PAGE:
The “dialogue” also extends to matters of Existentialist morality. Who is to say that pedophilia, sodomy, abortion, contraception, and embezzlement were always wrong or will be in the future?
And, of course, the dialogue extends to politics, where the Laws of God will or won’t be incorporated into society, according to the current consensus
The concern about Communism, especially in its cultural iteration, is well justified, and ought to be on the minds of all Catholics—in sǽcula sæculórum!
 For a discussion of the estimates in Stalinist Russia alone, see Matthew White, “Source List and Detailed Death Tolls for the Twentieth Century Hemoclysm,” http://users.erols.com/mwhite28/warstat1.htm#Stalin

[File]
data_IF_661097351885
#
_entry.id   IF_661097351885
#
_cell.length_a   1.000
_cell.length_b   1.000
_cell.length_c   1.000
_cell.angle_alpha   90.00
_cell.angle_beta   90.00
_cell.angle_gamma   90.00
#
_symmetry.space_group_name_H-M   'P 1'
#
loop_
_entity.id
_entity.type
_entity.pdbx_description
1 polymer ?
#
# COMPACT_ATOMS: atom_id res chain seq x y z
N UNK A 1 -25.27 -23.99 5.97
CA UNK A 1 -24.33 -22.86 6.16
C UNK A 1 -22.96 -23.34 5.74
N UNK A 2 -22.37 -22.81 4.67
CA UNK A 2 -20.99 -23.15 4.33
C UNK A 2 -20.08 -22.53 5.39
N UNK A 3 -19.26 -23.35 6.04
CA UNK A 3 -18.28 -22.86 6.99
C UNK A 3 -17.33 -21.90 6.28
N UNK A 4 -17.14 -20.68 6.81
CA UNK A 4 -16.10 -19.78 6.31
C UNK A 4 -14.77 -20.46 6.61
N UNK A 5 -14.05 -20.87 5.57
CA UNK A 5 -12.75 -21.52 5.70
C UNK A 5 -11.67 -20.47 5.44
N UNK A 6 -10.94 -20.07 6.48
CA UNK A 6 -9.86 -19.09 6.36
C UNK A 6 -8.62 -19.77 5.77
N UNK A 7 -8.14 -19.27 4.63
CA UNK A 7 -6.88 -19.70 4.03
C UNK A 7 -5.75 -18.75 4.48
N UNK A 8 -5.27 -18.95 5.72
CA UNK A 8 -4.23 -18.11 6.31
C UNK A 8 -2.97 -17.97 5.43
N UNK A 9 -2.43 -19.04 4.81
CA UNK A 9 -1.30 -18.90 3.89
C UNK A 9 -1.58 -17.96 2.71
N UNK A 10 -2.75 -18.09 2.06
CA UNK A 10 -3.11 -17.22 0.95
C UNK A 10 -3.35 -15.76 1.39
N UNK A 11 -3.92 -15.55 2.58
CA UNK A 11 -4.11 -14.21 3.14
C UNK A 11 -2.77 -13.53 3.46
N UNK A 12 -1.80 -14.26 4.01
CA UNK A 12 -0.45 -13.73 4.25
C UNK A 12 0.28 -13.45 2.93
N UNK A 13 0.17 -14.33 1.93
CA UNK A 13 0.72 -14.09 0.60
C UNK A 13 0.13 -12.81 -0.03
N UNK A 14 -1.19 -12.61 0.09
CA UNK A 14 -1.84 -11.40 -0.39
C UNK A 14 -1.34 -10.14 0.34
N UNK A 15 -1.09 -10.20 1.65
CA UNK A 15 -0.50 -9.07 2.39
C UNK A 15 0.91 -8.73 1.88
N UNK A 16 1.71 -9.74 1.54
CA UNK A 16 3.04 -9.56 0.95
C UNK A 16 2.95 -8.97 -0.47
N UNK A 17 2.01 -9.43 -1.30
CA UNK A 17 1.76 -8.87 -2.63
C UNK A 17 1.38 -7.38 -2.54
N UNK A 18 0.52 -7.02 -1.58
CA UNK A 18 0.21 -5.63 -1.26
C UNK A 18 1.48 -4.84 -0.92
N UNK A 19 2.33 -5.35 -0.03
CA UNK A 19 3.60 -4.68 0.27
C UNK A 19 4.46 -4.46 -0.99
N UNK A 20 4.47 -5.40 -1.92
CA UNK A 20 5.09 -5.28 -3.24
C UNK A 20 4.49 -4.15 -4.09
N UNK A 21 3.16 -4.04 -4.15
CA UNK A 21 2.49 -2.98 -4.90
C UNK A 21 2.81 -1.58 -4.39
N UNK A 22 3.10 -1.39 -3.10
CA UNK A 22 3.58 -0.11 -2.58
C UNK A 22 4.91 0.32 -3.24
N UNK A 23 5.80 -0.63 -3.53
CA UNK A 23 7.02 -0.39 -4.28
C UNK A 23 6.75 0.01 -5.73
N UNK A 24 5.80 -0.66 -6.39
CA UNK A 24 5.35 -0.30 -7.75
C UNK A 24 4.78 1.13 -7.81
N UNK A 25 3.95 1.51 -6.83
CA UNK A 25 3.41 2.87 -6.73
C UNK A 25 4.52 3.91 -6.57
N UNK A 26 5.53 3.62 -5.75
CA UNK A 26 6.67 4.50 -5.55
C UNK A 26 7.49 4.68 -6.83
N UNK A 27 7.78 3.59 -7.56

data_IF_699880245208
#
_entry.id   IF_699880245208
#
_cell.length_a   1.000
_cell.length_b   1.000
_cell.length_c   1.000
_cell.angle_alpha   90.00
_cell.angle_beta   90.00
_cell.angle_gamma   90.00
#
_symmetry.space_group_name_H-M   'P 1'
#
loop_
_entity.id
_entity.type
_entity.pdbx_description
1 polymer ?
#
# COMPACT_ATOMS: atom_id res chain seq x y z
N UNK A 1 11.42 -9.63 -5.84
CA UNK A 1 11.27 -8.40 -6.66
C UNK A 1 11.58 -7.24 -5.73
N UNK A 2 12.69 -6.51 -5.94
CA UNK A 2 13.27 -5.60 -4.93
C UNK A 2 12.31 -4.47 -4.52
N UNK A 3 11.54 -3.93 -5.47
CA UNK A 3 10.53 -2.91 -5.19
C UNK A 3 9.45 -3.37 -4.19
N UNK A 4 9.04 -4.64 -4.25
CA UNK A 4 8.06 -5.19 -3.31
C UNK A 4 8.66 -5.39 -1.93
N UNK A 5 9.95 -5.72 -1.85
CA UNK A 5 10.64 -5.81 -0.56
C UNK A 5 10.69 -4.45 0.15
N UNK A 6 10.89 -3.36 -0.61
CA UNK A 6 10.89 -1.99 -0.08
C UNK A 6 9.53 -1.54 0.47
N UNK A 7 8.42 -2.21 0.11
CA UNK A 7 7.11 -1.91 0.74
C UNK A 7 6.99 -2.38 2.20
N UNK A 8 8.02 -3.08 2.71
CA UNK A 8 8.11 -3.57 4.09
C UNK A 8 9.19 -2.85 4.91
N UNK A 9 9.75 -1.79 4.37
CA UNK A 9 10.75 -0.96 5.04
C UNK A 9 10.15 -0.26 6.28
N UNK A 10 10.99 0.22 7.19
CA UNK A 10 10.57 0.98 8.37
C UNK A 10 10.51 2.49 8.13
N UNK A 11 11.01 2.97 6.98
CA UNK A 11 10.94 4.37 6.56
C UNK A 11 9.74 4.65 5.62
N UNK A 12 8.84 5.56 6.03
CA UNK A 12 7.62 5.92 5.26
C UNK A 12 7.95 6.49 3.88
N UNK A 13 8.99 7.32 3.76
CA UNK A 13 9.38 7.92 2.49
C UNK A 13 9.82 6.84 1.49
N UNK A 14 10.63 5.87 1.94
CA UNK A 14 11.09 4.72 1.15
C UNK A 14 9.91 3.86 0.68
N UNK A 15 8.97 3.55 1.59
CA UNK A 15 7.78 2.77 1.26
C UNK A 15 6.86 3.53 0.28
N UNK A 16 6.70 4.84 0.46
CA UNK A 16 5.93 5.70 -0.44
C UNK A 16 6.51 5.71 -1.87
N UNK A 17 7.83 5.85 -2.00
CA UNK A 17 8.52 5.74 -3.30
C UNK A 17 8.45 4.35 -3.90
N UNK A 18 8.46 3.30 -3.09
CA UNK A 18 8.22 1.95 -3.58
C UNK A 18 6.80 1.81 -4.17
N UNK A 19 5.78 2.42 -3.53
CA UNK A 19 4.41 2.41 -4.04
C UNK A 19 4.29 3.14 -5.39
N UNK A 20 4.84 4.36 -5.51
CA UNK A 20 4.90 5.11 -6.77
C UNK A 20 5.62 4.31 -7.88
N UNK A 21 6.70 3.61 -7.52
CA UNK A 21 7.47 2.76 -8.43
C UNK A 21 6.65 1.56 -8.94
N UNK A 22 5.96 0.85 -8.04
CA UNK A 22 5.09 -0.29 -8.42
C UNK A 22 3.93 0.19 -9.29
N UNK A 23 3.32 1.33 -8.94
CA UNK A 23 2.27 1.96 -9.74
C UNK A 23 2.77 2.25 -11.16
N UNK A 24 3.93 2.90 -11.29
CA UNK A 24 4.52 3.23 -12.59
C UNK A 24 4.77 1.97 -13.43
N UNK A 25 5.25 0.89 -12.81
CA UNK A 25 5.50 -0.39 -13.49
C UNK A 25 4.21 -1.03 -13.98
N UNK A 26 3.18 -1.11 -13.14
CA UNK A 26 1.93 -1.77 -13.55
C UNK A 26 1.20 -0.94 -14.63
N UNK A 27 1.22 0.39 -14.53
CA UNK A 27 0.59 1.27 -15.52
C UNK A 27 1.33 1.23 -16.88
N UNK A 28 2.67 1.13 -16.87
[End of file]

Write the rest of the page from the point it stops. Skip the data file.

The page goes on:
R. J. Rummel, "Death by Government," The Schwarz Report, April, 2001.
 Patrick J. Buchanan, The Death of the West (New York: St. Martin's Press, 2002) p. 77 (emphasis mine).
 To the essential writings of Popes Leo XIII and Saint Pius X found in The Popes Against Modern Errors (Rockford: TAN, 1999) one must add Pope Leo’s Æeterni Patris on the restoration of Christian philosophy www.papalencyclicals.net/Leo13/l13cph.htm
 There is an excellent article “Cultural Revolution: The Frankfurt School,” in The Angelus, July 2006, pp.14-16, 25-32.
 Pope John Paul, Ut unum sint, paragraph 79